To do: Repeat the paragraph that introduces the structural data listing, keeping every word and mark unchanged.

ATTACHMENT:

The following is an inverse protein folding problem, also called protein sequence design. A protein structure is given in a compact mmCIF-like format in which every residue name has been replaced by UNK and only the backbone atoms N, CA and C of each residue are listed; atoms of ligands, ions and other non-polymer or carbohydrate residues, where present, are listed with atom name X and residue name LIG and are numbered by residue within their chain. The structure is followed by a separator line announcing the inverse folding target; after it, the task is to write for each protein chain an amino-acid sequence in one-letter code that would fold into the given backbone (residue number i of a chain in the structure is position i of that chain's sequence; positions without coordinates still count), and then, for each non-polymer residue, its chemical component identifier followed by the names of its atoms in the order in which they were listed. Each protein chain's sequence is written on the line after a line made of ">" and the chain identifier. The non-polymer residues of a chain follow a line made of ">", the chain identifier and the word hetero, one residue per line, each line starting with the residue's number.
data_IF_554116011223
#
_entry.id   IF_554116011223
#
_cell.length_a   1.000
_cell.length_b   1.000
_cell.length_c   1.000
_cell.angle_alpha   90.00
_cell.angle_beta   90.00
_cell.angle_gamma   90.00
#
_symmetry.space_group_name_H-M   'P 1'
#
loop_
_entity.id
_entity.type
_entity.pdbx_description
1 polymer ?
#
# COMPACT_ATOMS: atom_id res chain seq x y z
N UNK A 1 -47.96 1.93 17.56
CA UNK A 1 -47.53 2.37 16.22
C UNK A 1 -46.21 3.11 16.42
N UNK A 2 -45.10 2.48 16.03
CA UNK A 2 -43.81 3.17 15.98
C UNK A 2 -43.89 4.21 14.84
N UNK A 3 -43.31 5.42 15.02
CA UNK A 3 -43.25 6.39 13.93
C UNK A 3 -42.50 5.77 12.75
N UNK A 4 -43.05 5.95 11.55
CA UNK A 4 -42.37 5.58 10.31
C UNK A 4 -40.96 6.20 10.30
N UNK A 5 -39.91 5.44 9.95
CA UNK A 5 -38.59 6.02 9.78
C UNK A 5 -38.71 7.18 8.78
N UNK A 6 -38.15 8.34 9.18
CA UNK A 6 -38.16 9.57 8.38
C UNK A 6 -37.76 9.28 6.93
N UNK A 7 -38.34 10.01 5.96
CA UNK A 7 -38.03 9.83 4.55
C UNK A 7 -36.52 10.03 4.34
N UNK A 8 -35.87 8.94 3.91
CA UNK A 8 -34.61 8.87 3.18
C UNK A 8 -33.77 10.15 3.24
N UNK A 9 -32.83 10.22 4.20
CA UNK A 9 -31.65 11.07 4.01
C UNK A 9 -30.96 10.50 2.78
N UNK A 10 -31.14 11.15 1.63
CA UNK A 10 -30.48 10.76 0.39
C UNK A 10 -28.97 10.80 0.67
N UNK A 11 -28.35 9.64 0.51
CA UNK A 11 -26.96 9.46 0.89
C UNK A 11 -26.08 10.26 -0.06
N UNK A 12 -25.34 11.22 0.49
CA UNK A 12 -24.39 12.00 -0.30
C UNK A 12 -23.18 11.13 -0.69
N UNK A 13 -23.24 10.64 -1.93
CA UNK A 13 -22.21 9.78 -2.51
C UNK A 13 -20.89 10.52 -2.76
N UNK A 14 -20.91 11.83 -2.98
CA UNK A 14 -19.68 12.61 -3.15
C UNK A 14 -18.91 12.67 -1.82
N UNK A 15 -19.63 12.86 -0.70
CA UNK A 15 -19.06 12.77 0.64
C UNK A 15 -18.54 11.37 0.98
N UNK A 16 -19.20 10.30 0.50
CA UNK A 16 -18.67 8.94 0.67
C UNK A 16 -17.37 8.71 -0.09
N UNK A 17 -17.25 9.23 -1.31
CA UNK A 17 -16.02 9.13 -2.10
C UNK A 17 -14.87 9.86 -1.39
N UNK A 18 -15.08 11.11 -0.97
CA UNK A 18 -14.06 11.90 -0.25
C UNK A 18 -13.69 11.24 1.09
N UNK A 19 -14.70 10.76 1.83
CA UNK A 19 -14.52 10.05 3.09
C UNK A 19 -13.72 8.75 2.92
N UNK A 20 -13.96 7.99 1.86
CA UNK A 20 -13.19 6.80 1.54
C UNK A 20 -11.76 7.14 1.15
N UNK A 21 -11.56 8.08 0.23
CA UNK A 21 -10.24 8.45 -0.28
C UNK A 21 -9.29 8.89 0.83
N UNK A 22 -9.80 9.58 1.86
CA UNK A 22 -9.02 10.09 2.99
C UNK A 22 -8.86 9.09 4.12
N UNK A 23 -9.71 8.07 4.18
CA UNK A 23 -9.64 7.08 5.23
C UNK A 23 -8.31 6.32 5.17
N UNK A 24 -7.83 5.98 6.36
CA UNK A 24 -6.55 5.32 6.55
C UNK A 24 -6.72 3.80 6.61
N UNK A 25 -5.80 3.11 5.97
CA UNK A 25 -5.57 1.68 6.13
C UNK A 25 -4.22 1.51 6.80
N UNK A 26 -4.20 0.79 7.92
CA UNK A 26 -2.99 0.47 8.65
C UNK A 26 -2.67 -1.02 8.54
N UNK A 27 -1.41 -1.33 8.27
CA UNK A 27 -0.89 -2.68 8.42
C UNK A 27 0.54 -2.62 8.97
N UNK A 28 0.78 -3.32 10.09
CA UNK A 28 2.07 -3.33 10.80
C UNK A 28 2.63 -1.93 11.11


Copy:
The following is an inverse protein folding problem, also called protein sequence design. A protein structure is given in a compact mmCIF-like format in which every residue name has been replaced by UNK and only the backbone atoms N, CA and C of each residue are listed; atoms of ligands, ions and other non-polymer or carbohydrate residues, where present, are listed with atom name X and residue name LIG and are numbered by residue within their chain. The structure is followed by a separator line announcing the inverse folding target; after it, the task is to write for each protein chain an amino-acid sequence in one-letter code that would fold into the given backbone (residue number i of a chain in the structure is position i of that chain's sequence; positions without coordinates still count), and then, for each non-polymer residue, its chemical component identifier followed by the names of its atoms in the order in which they were listed. Each protein chain's sequence is written on the line after a line made of ">" and the chain identifier. The non-polymer residues of a chain follow a line made of ">", the chain identifier and the word hetero, one residue per line, each line starting with the residue's number.